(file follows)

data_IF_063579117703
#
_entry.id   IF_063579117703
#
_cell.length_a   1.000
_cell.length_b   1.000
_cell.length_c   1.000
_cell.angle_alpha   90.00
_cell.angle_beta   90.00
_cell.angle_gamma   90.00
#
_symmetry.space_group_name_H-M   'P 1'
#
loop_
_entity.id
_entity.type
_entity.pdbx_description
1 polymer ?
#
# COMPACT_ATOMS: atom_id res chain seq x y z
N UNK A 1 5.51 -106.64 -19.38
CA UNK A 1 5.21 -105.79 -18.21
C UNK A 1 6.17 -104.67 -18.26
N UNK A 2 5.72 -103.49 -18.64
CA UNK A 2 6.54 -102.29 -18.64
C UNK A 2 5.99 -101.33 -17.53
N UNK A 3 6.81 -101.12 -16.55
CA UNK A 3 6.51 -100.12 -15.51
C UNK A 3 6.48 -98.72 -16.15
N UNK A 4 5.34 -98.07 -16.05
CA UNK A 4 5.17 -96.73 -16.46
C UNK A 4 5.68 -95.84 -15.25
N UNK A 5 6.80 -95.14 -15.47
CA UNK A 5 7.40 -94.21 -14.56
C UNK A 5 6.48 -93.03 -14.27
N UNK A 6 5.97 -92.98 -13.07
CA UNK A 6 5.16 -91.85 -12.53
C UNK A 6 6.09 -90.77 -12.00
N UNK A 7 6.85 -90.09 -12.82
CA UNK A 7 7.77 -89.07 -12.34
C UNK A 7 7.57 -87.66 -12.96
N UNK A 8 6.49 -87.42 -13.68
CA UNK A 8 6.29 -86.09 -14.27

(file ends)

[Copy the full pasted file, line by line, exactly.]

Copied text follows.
data_IF_063579117703
#
_entry.id   IF_063579117703
#
_cell.length_a   1.000
_cell.length_b   1.000
_cell.length_c   1.000
_cell.angle_alpha   90.00
_cell.angle_beta   90.00
_cell.angle_gamma   90.00
#
_symmetry.space_group_name_H-M   'P 1'
#
loop_
_entity.id
_entity.type
_entity.pdbx_description
1 polymer ?
#
# COMPACT_ATOMS: atom_id res chain seq x y z
N UNK A 1 5.51 -106.64 -19.38
CA UNK A 1 5.21 -105.79 -18.21
C UNK A 1 6.17 -104.67 -18.26
N UNK A 2 5.72 -103.49 -18.64
CA UNK A 2 6.54 -102.29 -18.64
C UNK A 2 5.99 -101.33 -17.53
N UNK A 3 6.81 -101.12 -16.55
CA UNK A 3 6.51 -100.12 -15.51
C UNK A 3 6.48 -98.72 -16.15
N UNK A 4 5.34 -98.07 -16.05
CA UNK A 4 5.17 -96.73 -16.46
C UNK A 4 5.68 -95.84 -15.25
N UNK A 5 6.80 -95.14 -15.47
CA UNK A 5 7.40 -94.21 -14.56
C UNK A 5 6.48 -93.03 -14.27
N UNK A 6 5.97 -92.98 -13.07
CA UNK A 6 5.16 -91.85 -12.53
C UNK A 6 6.09 -90.77 -12.00
N UNK A 7 6.85 -90.09 -12.82
CA UNK A 7 7.77 -89.07 -12.34
C UNK A 7 7.57 -87.66 -12.96
N UNK A 8 6.49 -87.42 -13.68
CA UNK A 8 6.29 -86.09 -14.27